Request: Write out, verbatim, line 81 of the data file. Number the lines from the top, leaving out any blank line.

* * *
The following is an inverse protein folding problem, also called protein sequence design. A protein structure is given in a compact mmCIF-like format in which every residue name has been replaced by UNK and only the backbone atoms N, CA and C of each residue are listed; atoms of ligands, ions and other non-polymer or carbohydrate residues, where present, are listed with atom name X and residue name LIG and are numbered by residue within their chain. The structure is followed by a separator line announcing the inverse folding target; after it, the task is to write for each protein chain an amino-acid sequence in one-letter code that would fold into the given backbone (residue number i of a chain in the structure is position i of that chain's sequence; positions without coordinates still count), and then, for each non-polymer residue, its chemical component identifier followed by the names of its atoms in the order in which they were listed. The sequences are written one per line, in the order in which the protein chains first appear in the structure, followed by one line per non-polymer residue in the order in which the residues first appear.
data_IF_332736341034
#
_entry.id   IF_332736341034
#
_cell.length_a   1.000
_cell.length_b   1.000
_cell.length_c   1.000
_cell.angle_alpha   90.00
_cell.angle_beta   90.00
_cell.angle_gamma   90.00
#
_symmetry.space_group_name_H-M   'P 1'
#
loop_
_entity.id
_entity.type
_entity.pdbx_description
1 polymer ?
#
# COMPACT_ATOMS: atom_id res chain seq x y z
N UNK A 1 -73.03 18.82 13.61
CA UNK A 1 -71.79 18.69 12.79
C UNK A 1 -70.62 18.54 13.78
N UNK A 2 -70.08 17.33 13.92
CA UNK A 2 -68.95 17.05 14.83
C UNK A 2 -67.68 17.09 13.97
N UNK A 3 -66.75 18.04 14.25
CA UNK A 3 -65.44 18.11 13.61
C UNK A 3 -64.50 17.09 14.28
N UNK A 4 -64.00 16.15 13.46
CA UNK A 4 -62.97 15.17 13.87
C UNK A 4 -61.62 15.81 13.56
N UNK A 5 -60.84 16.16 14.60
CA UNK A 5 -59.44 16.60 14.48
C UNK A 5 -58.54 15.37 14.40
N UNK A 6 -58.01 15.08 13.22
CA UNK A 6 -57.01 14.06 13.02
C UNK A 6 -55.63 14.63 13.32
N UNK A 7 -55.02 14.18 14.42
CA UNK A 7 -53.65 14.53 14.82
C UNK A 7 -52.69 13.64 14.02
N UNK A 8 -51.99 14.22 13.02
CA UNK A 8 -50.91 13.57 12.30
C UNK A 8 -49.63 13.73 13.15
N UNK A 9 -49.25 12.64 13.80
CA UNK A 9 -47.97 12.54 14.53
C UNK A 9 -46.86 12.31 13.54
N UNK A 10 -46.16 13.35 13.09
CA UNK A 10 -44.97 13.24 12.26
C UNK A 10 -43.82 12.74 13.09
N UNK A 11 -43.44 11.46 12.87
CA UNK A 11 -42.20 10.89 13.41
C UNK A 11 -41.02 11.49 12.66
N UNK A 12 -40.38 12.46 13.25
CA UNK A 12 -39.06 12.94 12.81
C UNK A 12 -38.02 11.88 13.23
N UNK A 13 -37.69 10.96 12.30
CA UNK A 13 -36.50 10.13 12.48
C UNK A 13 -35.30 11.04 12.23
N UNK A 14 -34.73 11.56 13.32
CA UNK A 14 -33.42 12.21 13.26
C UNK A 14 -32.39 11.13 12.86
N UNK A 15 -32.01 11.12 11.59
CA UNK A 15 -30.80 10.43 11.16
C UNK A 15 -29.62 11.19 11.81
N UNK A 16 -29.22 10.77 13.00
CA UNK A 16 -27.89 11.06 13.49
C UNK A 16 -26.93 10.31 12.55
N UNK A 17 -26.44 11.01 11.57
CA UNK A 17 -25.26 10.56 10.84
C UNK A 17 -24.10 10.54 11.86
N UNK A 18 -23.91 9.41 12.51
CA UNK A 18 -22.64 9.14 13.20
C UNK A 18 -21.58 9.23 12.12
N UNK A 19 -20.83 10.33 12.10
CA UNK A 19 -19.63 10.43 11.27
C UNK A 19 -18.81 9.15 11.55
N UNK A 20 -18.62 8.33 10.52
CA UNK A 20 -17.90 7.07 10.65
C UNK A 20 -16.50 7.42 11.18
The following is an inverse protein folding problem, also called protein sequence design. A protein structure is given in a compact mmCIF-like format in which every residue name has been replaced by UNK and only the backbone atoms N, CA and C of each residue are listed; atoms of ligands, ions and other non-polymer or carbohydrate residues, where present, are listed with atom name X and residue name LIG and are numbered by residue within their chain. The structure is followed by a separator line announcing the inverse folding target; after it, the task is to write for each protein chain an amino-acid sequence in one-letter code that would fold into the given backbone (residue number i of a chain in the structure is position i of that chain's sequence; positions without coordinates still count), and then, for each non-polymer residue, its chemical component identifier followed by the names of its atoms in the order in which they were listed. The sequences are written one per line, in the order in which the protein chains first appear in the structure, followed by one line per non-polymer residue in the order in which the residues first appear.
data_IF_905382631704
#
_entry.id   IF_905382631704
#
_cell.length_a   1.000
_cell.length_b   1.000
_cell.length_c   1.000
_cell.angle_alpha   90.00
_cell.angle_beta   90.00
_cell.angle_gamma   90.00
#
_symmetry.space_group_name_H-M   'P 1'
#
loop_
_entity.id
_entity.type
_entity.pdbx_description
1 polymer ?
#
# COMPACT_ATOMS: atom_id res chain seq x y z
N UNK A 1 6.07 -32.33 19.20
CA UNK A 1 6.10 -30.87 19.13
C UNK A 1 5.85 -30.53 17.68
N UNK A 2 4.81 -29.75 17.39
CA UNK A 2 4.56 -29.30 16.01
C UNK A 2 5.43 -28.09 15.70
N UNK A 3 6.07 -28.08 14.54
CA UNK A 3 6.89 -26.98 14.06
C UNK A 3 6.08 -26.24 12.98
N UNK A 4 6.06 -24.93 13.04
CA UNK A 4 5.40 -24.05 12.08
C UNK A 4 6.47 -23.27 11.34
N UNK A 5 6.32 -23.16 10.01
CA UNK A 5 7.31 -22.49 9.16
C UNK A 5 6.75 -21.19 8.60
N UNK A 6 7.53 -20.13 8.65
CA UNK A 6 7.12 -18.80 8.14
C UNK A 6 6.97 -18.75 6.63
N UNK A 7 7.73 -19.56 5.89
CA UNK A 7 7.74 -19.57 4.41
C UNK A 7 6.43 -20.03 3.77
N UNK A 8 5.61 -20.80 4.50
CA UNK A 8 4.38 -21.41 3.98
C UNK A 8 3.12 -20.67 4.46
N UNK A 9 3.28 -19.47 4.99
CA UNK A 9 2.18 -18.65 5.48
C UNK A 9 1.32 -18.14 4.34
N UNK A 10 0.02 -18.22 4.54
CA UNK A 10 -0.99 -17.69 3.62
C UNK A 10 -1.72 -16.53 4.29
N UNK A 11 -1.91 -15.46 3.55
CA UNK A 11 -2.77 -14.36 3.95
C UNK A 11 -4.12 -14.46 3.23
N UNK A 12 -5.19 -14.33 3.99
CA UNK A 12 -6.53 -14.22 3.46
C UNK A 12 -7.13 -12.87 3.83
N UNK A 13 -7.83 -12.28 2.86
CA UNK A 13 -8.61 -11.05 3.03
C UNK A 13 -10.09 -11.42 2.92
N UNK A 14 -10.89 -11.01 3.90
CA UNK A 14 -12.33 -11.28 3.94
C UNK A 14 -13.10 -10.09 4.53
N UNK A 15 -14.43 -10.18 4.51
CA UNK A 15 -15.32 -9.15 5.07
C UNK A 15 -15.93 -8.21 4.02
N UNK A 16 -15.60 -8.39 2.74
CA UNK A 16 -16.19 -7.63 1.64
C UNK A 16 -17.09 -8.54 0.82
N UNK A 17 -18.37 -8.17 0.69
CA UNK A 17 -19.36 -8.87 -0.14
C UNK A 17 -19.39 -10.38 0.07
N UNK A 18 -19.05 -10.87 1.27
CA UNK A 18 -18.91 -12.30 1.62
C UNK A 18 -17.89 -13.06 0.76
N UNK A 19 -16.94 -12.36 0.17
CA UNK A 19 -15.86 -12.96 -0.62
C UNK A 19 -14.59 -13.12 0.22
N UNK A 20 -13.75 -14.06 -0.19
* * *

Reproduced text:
C UNK A 20 -16.50 7.42 11.18